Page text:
From Mosul, northern Iraq, AD 1230-50

Inlaid with a verse from the Qur'an and symbols of the planets and the zodiac

The pen-box has a long section for pens, with smaller containers at one end for ink, sand (for blotting the ink) and threads (for cleaning the reed-pens). The Arab historian Qalqashandi, claimed that large square-ended pen-boxes like this were often used by treasury scribes because they could put a supply of accounting paper in the lid. He also wrote: 'know that it is necessary for the scribe to do his utmost to adorn the pen-box, to make it excellent and to look after it.' The owner of this pen-box has chosen to adorn the inside of the lid with a finely written verse from the Qur'an (11:88): 'I desire only to set things right so far as I am able. My succour is only with Allah; in him I have put my trust.'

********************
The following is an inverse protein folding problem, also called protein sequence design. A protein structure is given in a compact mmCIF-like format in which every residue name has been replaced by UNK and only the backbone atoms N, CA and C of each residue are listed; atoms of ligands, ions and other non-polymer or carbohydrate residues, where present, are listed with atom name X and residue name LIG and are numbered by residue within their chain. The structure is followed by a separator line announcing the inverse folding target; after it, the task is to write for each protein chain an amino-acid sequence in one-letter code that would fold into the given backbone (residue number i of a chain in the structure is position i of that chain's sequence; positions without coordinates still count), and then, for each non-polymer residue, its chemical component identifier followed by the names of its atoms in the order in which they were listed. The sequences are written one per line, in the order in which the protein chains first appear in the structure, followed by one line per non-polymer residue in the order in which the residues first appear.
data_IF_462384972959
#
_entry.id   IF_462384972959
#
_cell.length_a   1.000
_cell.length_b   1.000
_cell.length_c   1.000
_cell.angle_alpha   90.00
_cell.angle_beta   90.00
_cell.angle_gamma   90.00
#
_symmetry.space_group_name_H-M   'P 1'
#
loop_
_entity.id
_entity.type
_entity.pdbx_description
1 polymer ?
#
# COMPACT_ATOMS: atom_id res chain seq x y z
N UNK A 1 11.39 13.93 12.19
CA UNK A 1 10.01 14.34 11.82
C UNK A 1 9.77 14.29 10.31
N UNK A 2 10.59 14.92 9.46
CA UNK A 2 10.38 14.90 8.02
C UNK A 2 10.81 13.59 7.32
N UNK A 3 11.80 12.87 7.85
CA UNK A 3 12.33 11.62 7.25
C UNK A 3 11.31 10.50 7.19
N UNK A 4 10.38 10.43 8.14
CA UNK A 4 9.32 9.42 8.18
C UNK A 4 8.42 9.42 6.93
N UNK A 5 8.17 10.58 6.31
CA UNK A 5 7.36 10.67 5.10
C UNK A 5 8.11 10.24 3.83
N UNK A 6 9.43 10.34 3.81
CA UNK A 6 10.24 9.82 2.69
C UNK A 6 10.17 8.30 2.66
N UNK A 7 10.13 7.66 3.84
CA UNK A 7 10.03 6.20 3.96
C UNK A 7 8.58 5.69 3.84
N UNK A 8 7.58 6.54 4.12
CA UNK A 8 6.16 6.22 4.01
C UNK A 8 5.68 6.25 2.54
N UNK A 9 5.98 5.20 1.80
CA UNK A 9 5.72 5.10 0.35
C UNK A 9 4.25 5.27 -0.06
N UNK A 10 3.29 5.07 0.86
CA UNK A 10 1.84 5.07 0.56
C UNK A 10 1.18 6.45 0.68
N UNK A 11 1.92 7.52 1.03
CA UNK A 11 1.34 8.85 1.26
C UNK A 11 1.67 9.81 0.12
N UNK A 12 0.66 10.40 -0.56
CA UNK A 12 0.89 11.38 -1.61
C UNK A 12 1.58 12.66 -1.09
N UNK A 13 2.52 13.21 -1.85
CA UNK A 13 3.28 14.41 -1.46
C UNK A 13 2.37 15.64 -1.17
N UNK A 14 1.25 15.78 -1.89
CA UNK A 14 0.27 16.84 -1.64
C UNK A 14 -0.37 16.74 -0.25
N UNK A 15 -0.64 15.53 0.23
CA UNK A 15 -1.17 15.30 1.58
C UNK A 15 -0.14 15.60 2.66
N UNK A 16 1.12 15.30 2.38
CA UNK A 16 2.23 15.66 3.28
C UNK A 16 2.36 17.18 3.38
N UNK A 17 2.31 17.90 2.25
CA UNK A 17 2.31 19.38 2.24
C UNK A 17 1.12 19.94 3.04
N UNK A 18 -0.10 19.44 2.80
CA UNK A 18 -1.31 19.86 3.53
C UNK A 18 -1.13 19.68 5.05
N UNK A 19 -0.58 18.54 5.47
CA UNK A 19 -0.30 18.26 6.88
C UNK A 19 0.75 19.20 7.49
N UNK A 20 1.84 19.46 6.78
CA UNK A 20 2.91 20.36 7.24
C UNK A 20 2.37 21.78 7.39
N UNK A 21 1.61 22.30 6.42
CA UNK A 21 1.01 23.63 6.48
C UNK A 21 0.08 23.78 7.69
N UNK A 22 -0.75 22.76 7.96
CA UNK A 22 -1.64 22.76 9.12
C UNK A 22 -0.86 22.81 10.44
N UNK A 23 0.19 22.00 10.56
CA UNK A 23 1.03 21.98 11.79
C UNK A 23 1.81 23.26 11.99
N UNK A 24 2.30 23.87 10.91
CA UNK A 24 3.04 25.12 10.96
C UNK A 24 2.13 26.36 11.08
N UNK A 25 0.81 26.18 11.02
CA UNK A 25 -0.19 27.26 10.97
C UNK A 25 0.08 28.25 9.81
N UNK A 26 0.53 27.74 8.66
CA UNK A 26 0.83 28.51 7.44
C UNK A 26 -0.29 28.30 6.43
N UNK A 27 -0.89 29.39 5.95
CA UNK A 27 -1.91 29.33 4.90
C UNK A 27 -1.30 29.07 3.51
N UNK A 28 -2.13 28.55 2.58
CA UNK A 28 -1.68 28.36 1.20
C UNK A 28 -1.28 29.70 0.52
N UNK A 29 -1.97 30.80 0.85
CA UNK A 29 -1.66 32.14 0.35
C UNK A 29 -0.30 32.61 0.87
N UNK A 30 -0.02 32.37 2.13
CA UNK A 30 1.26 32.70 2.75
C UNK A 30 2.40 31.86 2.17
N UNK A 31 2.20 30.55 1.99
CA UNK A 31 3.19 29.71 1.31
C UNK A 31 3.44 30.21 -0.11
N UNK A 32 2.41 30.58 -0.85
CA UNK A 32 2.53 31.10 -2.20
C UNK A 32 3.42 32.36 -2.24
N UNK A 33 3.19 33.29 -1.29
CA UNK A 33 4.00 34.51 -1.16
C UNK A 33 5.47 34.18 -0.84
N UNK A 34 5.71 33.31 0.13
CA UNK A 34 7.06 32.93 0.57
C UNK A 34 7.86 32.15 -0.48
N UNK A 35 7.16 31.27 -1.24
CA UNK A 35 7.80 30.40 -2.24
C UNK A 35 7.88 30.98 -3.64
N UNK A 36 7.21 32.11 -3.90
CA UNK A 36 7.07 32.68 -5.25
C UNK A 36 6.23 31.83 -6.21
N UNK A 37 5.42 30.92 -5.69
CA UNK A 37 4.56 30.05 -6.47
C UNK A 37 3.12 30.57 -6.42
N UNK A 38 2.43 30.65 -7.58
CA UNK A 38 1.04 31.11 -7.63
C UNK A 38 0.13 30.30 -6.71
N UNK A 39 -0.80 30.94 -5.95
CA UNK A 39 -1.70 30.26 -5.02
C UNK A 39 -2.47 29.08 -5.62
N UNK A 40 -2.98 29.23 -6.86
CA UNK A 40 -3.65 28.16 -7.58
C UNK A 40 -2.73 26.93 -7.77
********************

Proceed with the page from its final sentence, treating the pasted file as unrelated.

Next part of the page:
The sides of the box are decorated with twelve roundels containing personifications of the planets in their day or night houses. Scenes along the front include (from right to left): Mars in Aries (a warrior holding a sword and riding a ram); Venus in Taurus (a lute-player riding a bull); Mercury in Gemini (two figures holding a staff); the Moon in Cancer (a cross-legged figure holding a crescent before her face); the Sun in Leo (a figure with the face of the sun riding a lion); Mercury in Virgo ( two figures holding ears of corn).

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More information


R. Ward, Islamic metalwork (London, The British Museum Press, 1993)

T. Richard Blurton (ed.), The enduring image: treasures, exh. cat (British Council, 1997)


Length: 36.800 cm

Museum number

ME OA 1884.7-4.85


Gift of Sir A.W. Franks


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